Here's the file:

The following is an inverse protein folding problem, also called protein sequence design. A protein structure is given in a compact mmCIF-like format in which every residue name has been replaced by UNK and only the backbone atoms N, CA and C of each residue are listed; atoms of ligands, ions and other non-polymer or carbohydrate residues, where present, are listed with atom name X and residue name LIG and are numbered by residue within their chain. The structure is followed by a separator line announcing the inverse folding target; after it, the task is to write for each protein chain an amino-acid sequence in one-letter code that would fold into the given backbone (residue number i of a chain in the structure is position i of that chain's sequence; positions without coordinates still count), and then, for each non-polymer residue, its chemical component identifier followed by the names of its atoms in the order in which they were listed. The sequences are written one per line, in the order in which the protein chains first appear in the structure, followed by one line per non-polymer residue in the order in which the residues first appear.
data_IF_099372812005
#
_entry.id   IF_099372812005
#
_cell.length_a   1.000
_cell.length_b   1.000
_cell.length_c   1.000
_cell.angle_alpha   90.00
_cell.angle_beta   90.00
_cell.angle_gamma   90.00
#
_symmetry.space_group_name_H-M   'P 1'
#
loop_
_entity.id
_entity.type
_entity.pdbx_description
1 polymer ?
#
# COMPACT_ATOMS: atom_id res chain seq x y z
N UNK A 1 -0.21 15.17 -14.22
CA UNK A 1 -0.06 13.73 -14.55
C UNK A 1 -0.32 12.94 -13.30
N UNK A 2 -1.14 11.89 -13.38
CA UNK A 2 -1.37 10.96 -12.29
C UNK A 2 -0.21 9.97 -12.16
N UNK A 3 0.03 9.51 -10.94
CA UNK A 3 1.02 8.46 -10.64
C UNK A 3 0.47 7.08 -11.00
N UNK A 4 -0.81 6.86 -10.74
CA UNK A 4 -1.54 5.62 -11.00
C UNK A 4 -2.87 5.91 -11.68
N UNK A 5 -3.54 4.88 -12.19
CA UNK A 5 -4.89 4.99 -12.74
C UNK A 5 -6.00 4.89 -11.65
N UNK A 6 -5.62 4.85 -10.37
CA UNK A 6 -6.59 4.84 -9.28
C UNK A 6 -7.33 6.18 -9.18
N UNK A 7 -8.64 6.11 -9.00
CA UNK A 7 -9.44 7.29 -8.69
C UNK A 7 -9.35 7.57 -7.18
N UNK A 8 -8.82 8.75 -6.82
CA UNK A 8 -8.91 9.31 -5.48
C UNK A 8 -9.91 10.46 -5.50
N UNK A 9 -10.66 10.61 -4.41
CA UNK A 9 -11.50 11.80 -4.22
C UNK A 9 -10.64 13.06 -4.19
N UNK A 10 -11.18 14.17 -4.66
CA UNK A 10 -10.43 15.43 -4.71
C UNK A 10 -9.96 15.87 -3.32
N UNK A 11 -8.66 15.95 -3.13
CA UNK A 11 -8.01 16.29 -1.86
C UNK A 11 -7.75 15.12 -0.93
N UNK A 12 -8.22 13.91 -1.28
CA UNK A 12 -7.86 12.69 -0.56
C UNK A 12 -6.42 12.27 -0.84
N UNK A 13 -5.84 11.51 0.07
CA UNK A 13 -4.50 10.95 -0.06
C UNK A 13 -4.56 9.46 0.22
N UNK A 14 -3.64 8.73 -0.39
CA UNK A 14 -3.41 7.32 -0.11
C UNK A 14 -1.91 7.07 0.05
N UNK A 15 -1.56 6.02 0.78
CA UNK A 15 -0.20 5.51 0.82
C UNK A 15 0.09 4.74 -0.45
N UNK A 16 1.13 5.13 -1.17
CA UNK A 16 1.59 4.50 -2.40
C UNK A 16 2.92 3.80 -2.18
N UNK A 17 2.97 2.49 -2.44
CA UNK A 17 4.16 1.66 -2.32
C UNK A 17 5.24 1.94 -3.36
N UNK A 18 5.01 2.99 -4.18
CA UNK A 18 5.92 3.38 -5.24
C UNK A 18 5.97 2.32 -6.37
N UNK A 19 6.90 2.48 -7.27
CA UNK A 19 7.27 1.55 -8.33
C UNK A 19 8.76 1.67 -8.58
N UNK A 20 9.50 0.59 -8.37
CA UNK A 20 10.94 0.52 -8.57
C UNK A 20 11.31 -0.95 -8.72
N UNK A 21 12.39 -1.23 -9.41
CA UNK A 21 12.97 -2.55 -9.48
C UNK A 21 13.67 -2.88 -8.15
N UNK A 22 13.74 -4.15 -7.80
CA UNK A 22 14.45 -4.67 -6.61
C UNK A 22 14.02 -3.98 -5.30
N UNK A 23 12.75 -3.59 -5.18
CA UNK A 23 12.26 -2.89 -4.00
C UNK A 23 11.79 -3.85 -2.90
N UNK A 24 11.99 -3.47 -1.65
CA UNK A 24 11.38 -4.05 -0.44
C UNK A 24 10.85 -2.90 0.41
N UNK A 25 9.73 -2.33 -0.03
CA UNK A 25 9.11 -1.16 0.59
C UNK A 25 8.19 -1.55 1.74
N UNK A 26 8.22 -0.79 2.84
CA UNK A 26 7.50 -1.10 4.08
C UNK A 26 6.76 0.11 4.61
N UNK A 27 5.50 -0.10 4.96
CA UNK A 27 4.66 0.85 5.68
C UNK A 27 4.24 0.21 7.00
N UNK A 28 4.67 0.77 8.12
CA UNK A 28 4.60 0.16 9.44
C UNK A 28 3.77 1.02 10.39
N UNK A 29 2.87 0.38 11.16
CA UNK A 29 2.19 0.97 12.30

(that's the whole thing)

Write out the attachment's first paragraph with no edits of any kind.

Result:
The following is an inverse protein folding problem, also called protein sequence design. A protein structure is given in a compact mmCIF-like format in which every residue name has been replaced by UNK and only the backbone atoms N, CA and C of each residue are listed; atoms of ligands, ions and other non-polymer or carbohydrate residues, where present, are listed with atom name X and residue name LIG and are numbered by residue within their chain. The structure is followed by a separator line announcing the inverse folding target; after it, the task is to write for each protein chain an amino-acid sequence in one-letter code that would fold into the given backbone (residue number i of a chain in the structure is position i of that chain's sequence; positions without coordinates still count), and then, for each non-polymer residue, its chemical component identifier followed by the names of its atoms in the order in which they were listed. The sequences are written one per line, in the order in which the protein chains first appear in the structure, followed by one line per non-polymer residue in the order in which the residues first appear.